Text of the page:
Vaughn W. Walker
2 November 2012
Evaluating and Engaging Wal-Mart Argument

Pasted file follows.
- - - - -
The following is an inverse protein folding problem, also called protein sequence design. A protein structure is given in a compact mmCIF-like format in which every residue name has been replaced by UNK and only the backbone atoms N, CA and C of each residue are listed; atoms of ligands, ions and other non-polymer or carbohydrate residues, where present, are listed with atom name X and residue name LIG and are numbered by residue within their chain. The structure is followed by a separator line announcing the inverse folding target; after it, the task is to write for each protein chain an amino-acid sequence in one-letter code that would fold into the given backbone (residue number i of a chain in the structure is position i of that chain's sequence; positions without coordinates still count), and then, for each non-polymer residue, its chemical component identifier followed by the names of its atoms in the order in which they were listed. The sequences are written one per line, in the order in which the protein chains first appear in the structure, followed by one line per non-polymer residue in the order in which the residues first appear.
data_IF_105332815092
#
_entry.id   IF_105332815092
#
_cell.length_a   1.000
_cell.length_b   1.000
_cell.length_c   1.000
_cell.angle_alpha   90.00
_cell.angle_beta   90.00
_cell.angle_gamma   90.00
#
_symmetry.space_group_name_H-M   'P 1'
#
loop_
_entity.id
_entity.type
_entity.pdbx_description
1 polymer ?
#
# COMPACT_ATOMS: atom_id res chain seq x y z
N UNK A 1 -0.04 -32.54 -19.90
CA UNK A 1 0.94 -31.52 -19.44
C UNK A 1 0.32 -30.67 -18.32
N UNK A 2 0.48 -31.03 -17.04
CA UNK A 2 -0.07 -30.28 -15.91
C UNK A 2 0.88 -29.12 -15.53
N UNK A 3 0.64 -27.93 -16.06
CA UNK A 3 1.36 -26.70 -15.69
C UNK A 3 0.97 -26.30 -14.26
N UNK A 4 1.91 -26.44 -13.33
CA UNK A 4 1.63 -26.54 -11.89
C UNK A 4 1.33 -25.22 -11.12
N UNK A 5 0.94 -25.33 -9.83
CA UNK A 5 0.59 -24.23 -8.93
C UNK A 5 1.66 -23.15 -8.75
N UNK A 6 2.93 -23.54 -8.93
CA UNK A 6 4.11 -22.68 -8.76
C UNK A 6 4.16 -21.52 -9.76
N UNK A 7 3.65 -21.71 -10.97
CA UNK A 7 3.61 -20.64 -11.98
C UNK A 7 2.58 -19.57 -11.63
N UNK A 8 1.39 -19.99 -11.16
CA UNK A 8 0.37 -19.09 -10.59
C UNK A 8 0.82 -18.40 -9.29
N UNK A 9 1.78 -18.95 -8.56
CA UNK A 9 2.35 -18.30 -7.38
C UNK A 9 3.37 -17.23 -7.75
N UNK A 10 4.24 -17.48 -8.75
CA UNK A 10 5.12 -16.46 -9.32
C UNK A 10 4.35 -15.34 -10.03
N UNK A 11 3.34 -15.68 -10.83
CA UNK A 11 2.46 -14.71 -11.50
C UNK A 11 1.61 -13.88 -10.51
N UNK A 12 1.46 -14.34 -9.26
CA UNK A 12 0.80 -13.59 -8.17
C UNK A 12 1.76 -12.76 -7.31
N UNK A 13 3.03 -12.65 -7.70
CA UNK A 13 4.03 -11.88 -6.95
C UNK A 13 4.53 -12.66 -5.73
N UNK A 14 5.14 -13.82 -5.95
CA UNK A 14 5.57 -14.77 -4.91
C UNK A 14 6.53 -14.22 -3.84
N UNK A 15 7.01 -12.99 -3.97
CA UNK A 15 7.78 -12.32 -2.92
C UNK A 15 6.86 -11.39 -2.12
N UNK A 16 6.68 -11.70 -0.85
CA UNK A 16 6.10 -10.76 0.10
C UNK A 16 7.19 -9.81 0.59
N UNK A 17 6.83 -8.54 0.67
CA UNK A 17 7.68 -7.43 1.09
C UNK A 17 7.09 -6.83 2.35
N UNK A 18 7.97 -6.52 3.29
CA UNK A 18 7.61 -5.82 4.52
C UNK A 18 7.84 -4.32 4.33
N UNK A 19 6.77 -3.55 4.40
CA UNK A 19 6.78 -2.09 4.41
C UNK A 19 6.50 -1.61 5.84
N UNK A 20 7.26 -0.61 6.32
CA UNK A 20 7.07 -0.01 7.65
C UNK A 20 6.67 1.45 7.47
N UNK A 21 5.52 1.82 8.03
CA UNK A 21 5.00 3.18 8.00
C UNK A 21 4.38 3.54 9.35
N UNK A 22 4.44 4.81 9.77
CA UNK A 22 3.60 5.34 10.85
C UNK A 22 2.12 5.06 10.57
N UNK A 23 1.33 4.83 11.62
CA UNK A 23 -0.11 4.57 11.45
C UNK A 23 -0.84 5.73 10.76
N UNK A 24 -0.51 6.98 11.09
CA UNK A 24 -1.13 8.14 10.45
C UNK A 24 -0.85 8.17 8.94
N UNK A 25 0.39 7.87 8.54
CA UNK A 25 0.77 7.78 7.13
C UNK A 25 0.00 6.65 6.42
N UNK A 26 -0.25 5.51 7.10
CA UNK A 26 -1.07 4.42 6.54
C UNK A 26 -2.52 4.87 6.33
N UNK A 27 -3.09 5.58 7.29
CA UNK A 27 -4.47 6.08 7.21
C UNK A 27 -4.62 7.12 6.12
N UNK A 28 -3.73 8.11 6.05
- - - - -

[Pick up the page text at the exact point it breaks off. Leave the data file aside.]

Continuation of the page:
Wal-Mart has made American living more affordable. The company provides more jobs and supplies consumers with cheap merchandise. Over the years Wal-Mart has become a big topic of discussion. Author Steve Malanga exonerates the benefits of Wal-Mart. In Steve Malanga’s essay, “The War on Wal-Mart,” Malanga discusses how Wal-Mart has produced many jobs, made shopping equitable for low income families, and how it has become such a successful and self-manageable company. He believes it is best for our economy. Malanga provides a much stronger argument than author Dan Levine. This assumption is supported by various rhetorical strategies. In contrast, Levine consistently commits fallacies. Author Dan Levine of “Wal-Mart’s Big City Blues” argues against Wal-Mart because it does not abide by the living wage ordinance of Hartford, CT. The use of rhetorical strategies and fallacies in both essays will be evaluated to better determine if one author’s argument is more legitimate than the other. Malanga’s essay is well composed of legitimized claims with supported reasoning. He expresses his thoughts very clearly along with the use of rhetorical strategies. Rhetorical strategies are tremendously useful when making claims or arguments. The first rhetorical strategy Malanga uses is citing experts. When he declares, “Wal-Mart has led a productivity revolution in re-tailing which supercharged the economy,” Malanga emphasizes that Warren Buffet himself declares that Wal-Mart has contributed more than any other business to the health of the economy (688) to further help his argument that Wal-Mart has provided more jobs and cheaper way of living. Citing experts is an effective way to convince someone because doing so provides the reader with insight that someone with experience agrees with the argument made. This creates logos which is a logic. Analogies are also valuable when...
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